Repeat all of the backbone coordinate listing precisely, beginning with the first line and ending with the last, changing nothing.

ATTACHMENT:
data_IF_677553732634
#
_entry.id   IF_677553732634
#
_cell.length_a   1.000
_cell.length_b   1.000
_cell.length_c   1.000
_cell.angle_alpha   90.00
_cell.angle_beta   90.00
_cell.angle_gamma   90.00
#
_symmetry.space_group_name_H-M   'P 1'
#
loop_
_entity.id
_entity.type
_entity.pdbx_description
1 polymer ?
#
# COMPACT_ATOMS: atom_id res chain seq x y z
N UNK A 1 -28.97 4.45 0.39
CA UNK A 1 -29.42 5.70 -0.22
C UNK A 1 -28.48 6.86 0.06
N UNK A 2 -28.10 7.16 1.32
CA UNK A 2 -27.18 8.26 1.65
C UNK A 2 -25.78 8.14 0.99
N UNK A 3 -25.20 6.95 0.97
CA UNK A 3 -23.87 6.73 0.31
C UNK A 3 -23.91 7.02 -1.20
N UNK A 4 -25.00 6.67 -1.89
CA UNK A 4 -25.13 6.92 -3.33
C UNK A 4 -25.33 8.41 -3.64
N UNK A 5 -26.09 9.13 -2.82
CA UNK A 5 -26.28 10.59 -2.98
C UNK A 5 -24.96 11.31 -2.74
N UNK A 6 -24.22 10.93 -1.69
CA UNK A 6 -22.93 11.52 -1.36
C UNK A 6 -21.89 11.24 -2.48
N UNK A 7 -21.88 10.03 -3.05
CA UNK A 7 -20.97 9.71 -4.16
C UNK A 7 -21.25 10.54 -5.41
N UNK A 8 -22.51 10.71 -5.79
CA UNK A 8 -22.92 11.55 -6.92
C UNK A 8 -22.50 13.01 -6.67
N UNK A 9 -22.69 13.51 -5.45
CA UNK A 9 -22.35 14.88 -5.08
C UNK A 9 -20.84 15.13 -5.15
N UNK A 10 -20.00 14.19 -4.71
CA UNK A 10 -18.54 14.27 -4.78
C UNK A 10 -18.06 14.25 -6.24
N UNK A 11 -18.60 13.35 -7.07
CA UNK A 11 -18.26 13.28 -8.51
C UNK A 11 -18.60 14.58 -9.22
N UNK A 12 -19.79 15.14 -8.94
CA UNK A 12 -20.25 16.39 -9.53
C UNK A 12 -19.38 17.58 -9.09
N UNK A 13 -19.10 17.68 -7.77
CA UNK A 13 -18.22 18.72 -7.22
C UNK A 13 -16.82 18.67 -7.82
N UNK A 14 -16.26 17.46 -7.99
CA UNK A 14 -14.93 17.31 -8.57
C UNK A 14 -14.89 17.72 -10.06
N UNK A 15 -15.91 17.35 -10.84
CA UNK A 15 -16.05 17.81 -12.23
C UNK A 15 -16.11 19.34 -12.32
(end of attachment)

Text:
data_IF_677553732634
#
_entry.id   IF_677553732634
#
_cell.length_a   1.000
_cell.length_b   1.000
_cell.length_c   1.000
_cell.angle_alpha   90.00
_cell.angle_beta   90.00
_cell.angle_gamma   90.00
#
_symmetry.space_group_name_H-M   'P 1'
#
loop_
_entity.id
_entity.type
_entity.pdbx_description
1 polymer ?
#
# COMPACT_ATOMS: atom_id res chain seq x y z
N UNK A 1 -28.97 4.45 0.39
CA UNK A 1 -29.42 5.70 -0.22
C UNK A 1 -28.48 6.86 0.06
N UNK A 2 -28.10 7.16 1.32
CA UNK A 2 -27.18 8.26 1.65
C UNK A 2 -25.78 8.14 0.99
N UNK A 3 -25.20 6.95 0.97
CA UNK A 3 -23.87 6.73 0.31
C UNK A 3 -23.91 7.02 -1.20
N UNK A 4 -25.00 6.67 -1.89
CA UNK A 4 -25.13 6.92 -3.33
C UNK A 4 -25.33 8.41 -3.64
N UNK A 5 -26.09 9.13 -2.82
CA UNK A 5 -26.28 10.59 -2.98
C UNK A 5 -24.96 11.31 -2.74
N UNK A 6 -24.22 10.93 -1.69
CA UNK A 6 -22.93 11.52 -1.36
C UNK A 6 -21.89 11.24 -2.48
N UNK A 7 -21.88 10.03 -3.05
CA UNK A 7 -20.97 9.71 -4.16
C UNK A 7 -21.25 10.54 -5.41
N UNK A 8 -22.51 10.71 -5.79
CA UNK A 8 -22.92 11.55 -6.92
C UNK A 8 -22.50 13.01 -6.67
N UNK A 9 -22.69 13.51 -5.45
CA UNK A 9 -22.35 14.88 -5.08
C UNK A 9 -20.84 15.13 -5.15
N UNK A 10 -20.00 14.19 -4.71
CA UNK A 10 -18.54 14.27 -4.78
C UNK A 10 -18.06 14.25 -6.24
N UNK A 11 -18.60 13.35 -7.07
CA UNK A 11 -18.26 13.28 -8.51
C UNK A 11 -18.60 14.58 -9.22
N UNK A 12 -19.79 15.14 -8.94
CA UNK A 12 -20.25 16.39 -9.53
C UNK A 12 -19.38 17.58 -9.09
N UNK A 13 -19.10 17.68 -7.77
CA UNK A 13 -18.22 18.72 -7.22
C UNK A 13 -16.82 18.67 -7.82
N UNK A 14 -16.26 17.46 -7.99
CA UNK A 14 -14.93 17.31 -8.57
C UNK A 14 -14.89 17.72 -10.06
N UNK A 15 -15.91 17.35 -10.84
CA UNK A 15 -16.05 17.81 -12.23
C UNK A 15 -16.11 19.34 -12.32